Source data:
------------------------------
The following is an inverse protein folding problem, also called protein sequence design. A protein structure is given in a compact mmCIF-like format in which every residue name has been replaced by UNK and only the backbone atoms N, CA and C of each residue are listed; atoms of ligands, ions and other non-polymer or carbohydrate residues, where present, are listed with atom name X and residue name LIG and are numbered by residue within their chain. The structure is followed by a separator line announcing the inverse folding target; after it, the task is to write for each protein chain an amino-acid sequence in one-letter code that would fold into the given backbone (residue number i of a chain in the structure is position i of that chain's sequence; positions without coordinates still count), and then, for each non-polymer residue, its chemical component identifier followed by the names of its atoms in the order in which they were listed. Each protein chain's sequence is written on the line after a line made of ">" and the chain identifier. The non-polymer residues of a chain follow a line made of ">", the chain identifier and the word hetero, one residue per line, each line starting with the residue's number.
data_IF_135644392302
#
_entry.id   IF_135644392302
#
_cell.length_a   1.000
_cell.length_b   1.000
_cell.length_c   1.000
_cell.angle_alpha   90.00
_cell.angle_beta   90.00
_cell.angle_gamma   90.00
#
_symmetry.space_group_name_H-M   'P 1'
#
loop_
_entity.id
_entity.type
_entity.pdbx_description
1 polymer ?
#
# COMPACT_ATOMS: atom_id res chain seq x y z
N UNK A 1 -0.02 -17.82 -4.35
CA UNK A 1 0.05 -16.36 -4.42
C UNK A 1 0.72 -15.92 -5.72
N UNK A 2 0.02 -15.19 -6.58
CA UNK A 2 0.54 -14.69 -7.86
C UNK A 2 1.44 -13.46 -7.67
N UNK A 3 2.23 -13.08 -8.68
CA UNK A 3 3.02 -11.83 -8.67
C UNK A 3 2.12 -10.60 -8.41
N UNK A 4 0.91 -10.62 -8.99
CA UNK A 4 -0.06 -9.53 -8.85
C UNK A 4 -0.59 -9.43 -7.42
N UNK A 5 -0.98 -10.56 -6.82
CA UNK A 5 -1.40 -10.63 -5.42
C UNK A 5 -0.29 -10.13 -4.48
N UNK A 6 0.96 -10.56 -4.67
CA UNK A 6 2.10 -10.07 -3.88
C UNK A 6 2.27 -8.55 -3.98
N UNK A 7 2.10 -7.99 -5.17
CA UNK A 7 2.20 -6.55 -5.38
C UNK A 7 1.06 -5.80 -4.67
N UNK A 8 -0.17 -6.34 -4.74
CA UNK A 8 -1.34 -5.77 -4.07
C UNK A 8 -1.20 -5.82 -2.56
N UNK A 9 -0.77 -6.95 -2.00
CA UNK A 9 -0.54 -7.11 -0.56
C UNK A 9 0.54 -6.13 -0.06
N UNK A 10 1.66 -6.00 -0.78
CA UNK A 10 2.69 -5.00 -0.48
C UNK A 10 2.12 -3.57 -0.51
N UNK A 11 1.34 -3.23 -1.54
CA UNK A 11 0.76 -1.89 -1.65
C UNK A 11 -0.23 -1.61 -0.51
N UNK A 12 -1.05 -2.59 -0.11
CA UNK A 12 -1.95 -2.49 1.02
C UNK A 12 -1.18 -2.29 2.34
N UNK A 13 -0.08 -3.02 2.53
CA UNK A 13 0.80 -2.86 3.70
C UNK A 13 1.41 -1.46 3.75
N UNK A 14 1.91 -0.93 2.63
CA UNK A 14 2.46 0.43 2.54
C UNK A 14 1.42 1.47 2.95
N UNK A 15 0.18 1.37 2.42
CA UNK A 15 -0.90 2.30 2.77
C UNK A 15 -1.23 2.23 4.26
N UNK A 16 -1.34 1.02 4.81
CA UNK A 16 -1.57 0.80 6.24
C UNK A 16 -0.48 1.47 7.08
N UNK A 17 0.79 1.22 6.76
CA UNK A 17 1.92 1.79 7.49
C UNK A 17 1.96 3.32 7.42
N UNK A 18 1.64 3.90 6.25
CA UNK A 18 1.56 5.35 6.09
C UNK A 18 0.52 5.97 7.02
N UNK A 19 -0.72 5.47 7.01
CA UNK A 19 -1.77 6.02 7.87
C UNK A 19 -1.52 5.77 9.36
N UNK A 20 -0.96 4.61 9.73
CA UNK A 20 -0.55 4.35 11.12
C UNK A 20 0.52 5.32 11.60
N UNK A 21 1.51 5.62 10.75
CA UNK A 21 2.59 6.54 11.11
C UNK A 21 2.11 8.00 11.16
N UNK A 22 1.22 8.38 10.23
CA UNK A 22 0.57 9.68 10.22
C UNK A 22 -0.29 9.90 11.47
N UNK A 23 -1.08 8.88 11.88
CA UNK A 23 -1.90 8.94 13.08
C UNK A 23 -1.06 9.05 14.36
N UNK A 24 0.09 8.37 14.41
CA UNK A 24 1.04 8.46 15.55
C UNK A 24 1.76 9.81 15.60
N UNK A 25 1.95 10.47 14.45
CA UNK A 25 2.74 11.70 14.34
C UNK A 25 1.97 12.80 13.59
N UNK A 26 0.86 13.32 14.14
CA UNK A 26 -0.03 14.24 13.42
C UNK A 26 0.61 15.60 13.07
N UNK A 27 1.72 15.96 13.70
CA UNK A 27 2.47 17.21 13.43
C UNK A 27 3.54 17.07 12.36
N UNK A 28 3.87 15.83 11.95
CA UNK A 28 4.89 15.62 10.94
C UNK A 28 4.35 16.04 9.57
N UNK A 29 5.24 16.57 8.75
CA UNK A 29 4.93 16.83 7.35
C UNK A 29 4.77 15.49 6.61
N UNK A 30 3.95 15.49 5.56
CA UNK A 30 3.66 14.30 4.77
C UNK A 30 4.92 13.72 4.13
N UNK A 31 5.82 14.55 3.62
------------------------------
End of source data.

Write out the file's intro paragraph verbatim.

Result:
The following is an inverse protein folding problem, also called protein sequence design. A protein structure is given in a compact mmCIF-like format in which every residue name has been replaced by UNK and only the backbone atoms N, CA and C of each residue are listed; atoms of ligands, ions and other non-polymer or carbohydrate residues, where present, are listed with atom name X and residue name LIG and are numbered by residue within their chain. The structure is followed by a separator line announcing the inverse folding target; after it, the task is to write for each protein chain an amino-acid sequence in one-letter code that would fold into the given backbone (residue number i of a chain in the structure is position i of that chain's sequence; positions without coordinates still count), and then, for each non-polymer residue, its chemical component identifier followed by the names of its atoms in the order in which they were listed. Each protein chain's sequence is written on the line after a line made of ">" and the chain identifier. The non-polymer residues of a chain follow a line made of ">", the chain identifier and the word hetero, one residue per line, each line starting with the residue's number.